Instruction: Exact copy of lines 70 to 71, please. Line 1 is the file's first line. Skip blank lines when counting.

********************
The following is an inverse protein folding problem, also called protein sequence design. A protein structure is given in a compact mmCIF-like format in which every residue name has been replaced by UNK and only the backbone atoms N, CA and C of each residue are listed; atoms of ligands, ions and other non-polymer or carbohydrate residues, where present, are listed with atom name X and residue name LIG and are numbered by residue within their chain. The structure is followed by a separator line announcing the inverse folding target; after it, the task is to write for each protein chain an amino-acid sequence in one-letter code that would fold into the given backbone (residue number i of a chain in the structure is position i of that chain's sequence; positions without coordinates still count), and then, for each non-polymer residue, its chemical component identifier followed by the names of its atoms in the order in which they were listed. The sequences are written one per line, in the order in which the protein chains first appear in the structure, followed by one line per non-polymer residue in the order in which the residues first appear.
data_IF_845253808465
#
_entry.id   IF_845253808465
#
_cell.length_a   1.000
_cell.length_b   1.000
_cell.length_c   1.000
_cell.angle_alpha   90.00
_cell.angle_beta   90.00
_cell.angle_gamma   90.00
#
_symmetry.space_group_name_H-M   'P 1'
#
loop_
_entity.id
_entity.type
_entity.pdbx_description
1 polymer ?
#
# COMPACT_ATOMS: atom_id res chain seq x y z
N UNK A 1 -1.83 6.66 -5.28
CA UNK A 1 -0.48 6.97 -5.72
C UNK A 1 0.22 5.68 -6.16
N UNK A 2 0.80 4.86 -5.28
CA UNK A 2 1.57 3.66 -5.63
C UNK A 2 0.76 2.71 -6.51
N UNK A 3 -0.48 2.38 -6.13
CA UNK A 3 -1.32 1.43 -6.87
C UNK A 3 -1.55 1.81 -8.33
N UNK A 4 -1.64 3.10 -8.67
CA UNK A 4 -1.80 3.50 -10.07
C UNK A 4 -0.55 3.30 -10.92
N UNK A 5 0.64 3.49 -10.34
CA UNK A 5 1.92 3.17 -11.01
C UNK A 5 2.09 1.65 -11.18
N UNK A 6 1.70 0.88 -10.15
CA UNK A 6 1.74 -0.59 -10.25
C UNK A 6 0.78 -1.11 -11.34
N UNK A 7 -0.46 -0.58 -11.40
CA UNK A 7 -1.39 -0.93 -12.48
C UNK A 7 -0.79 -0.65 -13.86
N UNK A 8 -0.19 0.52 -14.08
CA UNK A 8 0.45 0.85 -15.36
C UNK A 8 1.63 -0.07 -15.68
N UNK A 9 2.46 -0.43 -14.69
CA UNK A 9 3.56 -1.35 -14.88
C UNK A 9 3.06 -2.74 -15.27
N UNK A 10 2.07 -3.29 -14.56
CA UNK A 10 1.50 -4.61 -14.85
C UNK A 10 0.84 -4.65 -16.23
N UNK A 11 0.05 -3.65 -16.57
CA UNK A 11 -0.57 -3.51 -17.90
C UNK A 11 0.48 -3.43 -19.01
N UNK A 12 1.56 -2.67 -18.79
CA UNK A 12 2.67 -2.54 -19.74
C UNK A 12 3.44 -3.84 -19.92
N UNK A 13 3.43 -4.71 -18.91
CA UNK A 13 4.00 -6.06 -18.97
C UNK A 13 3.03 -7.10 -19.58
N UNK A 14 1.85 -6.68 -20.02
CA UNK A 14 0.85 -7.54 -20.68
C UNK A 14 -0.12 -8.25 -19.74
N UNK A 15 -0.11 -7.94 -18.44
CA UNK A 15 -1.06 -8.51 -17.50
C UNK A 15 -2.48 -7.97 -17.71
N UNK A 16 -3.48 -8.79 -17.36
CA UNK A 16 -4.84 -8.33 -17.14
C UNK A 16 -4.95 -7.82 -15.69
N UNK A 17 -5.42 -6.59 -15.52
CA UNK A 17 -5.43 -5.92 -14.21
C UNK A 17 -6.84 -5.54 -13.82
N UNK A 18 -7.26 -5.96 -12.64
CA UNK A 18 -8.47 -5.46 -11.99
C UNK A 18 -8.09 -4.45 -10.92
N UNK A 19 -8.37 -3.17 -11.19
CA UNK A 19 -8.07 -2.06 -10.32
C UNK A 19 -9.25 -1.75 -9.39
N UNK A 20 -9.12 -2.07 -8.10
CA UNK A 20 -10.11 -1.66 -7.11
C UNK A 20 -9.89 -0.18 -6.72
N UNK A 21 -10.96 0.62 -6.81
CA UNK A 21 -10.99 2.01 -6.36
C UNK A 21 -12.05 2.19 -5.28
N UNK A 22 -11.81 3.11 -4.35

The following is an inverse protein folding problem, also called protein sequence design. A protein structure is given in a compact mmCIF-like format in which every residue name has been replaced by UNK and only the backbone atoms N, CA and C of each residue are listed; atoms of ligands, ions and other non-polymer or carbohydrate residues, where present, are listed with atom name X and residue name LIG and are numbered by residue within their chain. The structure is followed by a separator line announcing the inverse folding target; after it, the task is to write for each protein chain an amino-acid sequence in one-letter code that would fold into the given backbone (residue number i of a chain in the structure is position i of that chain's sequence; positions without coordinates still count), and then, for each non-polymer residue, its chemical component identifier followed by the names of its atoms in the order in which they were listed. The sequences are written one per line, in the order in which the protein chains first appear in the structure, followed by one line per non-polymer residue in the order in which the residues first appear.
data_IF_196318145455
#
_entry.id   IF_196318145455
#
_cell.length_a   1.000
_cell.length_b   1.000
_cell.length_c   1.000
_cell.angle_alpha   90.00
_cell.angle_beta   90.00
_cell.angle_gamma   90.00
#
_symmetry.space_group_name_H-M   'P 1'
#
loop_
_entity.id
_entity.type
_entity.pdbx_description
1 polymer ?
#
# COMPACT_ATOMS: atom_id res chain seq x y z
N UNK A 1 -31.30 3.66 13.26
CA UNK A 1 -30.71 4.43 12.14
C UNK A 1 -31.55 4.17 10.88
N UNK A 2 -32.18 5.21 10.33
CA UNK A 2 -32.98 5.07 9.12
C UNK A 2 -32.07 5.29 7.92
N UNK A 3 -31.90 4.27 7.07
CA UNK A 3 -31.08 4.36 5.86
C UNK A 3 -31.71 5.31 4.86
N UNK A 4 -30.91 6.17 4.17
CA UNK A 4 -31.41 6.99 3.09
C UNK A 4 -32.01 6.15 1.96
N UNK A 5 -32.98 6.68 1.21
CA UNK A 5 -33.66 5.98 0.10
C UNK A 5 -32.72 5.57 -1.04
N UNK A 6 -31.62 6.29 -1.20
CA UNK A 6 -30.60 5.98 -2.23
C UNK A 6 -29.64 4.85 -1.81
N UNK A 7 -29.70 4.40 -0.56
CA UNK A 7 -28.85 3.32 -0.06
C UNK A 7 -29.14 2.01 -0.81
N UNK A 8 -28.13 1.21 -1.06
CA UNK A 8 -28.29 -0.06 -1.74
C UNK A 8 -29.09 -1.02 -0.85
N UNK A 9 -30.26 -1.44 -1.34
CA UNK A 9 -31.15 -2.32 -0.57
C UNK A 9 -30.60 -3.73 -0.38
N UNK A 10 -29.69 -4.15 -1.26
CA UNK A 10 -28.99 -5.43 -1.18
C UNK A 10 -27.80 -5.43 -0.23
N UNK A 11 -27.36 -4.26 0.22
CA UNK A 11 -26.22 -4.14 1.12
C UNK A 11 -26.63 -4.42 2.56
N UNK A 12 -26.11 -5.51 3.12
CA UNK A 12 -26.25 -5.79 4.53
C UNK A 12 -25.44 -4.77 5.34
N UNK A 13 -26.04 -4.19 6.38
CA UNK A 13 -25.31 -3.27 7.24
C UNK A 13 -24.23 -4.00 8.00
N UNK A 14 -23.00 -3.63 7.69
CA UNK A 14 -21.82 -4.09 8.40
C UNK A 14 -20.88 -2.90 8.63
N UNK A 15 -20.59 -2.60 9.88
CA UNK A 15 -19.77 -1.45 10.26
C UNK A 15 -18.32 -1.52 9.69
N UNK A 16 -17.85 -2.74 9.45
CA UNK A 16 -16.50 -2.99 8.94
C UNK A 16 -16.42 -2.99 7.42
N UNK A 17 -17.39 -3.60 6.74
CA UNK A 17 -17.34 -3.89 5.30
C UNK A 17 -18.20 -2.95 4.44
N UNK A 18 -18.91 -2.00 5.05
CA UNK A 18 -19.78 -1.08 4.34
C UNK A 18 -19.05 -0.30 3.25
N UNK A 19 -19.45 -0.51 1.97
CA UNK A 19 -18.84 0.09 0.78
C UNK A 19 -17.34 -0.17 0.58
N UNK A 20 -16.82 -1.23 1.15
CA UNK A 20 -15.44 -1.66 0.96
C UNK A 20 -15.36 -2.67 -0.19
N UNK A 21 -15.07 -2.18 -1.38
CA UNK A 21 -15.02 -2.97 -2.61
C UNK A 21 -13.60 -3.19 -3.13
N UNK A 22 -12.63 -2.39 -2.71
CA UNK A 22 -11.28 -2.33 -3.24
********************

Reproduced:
N UNK A 17 -5.42 -6.59 -15.52
CA UNK A 17 -5.43 -5.92 -14.21